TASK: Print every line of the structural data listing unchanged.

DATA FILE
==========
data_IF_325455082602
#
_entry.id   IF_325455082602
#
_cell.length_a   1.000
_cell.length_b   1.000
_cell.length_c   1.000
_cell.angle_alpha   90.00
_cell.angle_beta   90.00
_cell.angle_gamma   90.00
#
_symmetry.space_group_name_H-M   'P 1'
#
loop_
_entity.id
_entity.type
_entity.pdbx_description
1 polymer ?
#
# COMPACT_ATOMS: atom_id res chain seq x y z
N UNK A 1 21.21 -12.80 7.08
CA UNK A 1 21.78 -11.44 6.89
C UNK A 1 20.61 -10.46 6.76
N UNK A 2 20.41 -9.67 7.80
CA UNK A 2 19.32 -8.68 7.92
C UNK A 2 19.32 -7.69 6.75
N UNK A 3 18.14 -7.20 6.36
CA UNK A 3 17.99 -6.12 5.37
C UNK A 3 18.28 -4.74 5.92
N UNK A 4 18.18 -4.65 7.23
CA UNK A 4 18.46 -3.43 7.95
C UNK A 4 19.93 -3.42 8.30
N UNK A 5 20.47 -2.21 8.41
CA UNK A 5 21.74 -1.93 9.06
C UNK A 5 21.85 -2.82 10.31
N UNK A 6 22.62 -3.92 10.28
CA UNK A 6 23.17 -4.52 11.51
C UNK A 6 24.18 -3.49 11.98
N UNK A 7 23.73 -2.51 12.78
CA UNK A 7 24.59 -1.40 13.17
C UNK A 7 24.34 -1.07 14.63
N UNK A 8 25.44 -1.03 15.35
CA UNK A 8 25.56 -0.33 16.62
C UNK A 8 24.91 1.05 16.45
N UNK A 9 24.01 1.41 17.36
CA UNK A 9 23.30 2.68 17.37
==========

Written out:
data_IF_325455082602
#
_entry.id   IF_325455082602
#
_cell.length_a   1.000
_cell.length_b   1.000
_cell.length_c   1.000
_cell.angle_alpha   90.00
_cell.angle_beta   90.00
_cell.angle_gamma   90.00
#
_symmetry.space_group_name_H-M   'P 1'
#
loop_
_entity.id
_entity.type
_entity.pdbx_description
1 polymer ?
#
# COMPACT_ATOMS: atom_id res chain seq x y z
N UNK A 1 21.21 -12.80 7.08
CA UNK A 1 21.78 -11.44 6.89
C UNK A 1 20.61 -10.46 6.76
N UNK A 2 20.41 -9.67 7.80
CA UNK A 2 19.32 -8.68 7.92
C UNK A 2 19.32 -7.69 6.75
N UNK A 3 18.14 -7.20 6.36
CA UNK A 3 17.99 -6.12 5.37
C UNK A 3 18.28 -4.74 5.92
N UNK A 4 18.18 -4.65 7.23
CA UNK A 4 18.46 -3.43 7.95
C UNK A 4 19.93 -3.42 8.30
N UNK A 5 20.47 -2.21 8.41
CA UNK A 5 21.74 -1.93 9.06
C UNK A 5 21.85 -2.82 10.31
N UNK A 6 22.62 -3.92 10.28
CA UNK A 6 23.17 -4.52 11.51
C UNK A 6 24.18 -3.49 11.98
N UNK A 7 23.73 -2.51 12.78
CA UNK A 7 24.59 -1.40 13.17
C UNK A 7 24.34 -1.07 14.63
N UNK A 8 25.44 -1.03 15.35
CA UNK A 8 25.56 -0.33 16.62
C UNK A 8 24.91 1.05 16.45
N UNK A 9 24.01 1.41 17.36
CA UNK A 9 23.30 2.68 17.37